Toilet venting: The Ontario code says two opposing things?

Discussion in 'Canadian Plumbing Code Questions' started by Zenon, Apr 30, 2020.

  1. Zenon

    Zenon New Member

    Joined:
    Apr 30, 2020
    Location:
    Toronto, Ontario, Canada
    My bottom line question: how can one connect a vent pipe to the vertical leg of a water closet drain AND simultaneously NEVER run a horizontal vent pipe below the flood rim level of the water closet?

    Those two things cannot coexist. Unless I don't understand physics or geometry...

    See the photo.

    20200430_211729[1].jpg

    See the part where it says "Vent pipe may be connected to the vertical leg". Isn't this, by definition, a horizontal vent pipe below the flood level of the fixture?

    Is 7.5.6.2(1) in direct opposition to 7.5.6.3(5)? And what is better: avoiding horizontal vents at all costs, but having long trap arms (but still vented within the specified distance)? Or providing vent air right at the vertical leg, but having a horizontal run?

    I've read enough posts here to understand that true professionals and plumbing "purists" would never run horizontal (dry) vents below flood rim levels. Codes that do allow such things seem to be considered far too lax, for lazy plumbers, etc. But seriously - how bad is it to stick a vent connection on the vertical leg? Is it just begging for it to get clogged with human waste?

    Here is the code excerpt:

    7.5.6.2. Vent Pipe Connections

    (1) Every vent pipe in a plumbing system shall be installed so as to be direct as possible to a vent stack or open air, as the case may be, and so that any horizontal run below the flood level of the fixture to which the vent pipe is installed is eliminated where structurally possible.

    (2) Except for wet vents, where a vent pipe is connected to a nominally horizontal soil or waste pipe, the connection shall be above the horizontal centre line of the soil or waste pipe.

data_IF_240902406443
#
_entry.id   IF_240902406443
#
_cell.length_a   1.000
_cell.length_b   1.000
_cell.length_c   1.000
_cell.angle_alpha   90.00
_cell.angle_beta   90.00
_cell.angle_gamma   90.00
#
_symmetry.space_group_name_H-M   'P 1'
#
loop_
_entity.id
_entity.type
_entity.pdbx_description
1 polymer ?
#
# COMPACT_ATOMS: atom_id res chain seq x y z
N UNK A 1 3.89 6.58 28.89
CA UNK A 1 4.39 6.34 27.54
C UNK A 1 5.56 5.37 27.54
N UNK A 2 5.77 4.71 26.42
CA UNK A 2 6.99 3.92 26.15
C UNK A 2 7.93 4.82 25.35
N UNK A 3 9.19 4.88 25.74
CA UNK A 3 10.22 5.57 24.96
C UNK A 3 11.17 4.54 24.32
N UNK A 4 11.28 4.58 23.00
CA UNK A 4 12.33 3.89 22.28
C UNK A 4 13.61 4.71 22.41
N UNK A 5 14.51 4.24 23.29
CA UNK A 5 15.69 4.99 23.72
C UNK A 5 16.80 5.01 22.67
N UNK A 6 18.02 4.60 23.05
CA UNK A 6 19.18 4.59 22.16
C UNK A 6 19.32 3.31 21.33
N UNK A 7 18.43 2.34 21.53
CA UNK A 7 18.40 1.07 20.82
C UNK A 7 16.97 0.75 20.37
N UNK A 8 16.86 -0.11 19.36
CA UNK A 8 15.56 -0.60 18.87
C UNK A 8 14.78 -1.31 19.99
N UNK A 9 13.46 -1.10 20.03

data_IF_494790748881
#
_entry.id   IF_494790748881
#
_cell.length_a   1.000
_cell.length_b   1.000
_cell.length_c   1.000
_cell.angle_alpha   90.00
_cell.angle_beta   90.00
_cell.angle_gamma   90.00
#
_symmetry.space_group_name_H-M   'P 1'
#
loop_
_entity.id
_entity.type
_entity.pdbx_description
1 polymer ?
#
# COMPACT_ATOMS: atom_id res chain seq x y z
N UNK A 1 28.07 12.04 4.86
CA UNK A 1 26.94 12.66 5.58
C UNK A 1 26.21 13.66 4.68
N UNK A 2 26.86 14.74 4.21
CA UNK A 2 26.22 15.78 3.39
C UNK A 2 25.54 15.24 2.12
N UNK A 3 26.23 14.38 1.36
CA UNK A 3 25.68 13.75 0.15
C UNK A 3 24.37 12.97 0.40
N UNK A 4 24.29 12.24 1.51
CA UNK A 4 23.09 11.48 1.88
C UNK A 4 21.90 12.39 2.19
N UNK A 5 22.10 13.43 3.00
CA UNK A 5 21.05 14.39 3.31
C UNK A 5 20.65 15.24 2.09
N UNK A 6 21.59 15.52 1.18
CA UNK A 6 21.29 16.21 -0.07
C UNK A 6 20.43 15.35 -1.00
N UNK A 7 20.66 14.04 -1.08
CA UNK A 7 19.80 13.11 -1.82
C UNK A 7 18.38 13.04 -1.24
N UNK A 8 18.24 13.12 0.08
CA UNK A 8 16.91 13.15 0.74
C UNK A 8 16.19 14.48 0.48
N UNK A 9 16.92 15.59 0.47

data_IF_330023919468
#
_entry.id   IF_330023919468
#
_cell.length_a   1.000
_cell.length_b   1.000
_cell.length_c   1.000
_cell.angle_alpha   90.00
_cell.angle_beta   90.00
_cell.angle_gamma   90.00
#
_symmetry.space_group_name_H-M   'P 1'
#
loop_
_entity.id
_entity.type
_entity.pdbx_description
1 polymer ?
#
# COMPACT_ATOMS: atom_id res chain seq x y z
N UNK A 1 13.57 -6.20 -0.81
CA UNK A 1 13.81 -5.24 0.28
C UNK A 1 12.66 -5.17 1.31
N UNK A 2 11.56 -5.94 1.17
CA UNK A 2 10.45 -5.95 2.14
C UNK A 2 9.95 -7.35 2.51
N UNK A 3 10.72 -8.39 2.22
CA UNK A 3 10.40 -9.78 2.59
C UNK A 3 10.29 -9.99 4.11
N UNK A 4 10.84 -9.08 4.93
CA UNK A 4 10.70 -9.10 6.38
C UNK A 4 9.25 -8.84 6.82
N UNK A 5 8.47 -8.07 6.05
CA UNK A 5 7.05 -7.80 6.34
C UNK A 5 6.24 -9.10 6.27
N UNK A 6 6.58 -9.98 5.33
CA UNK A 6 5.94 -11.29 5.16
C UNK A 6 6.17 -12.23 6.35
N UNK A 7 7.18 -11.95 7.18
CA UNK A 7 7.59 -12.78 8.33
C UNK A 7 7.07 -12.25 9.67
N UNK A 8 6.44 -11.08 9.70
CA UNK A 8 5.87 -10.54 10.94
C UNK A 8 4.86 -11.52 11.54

(3) Unused vent pipes installed for future connections shall be permanently capped with an end cleanout or an adapter and plug.

    7.5.6.3. Location of Vent Pipes

    (1) Except as provided in Sentences (2) and (3), a vent pipe that protects a fixture trap shall be located so that,

    (a) the developed length of the trap arm is not less than twice the size of the fixture drain,

    (b) the total fall of the trap arm is not greater than its inside diameter, and

    (c) the trap arm does not have a cumulative change in direction of more than 135°.

    (2) The trap arm of water closets, S-trap standards or any other fixture that also discharges vertically and depends on siphonic action for its proper functioning shall not have a cumulative change in direction of more than 225°.

    (3) A vent pipe that protects a water closet or any other fixture that also depends on siphonic action for its proper functioning shall be located so that the distance between the connections of the fixture drain to the fixture and the vent pipe shall not exceed,

    (a) 1 000 mm in the vertical plane, and

    (b) 3 m in the horizontal plane.

    (4) The maximum length and minimum slope of every trap arm shall conform to Table 7.5.6.3.


    (5) The vent pipe from a water closet or any other fixture that has an integral siphonic flushing action may be connected to the vertical leg of its drainage pipe.
     
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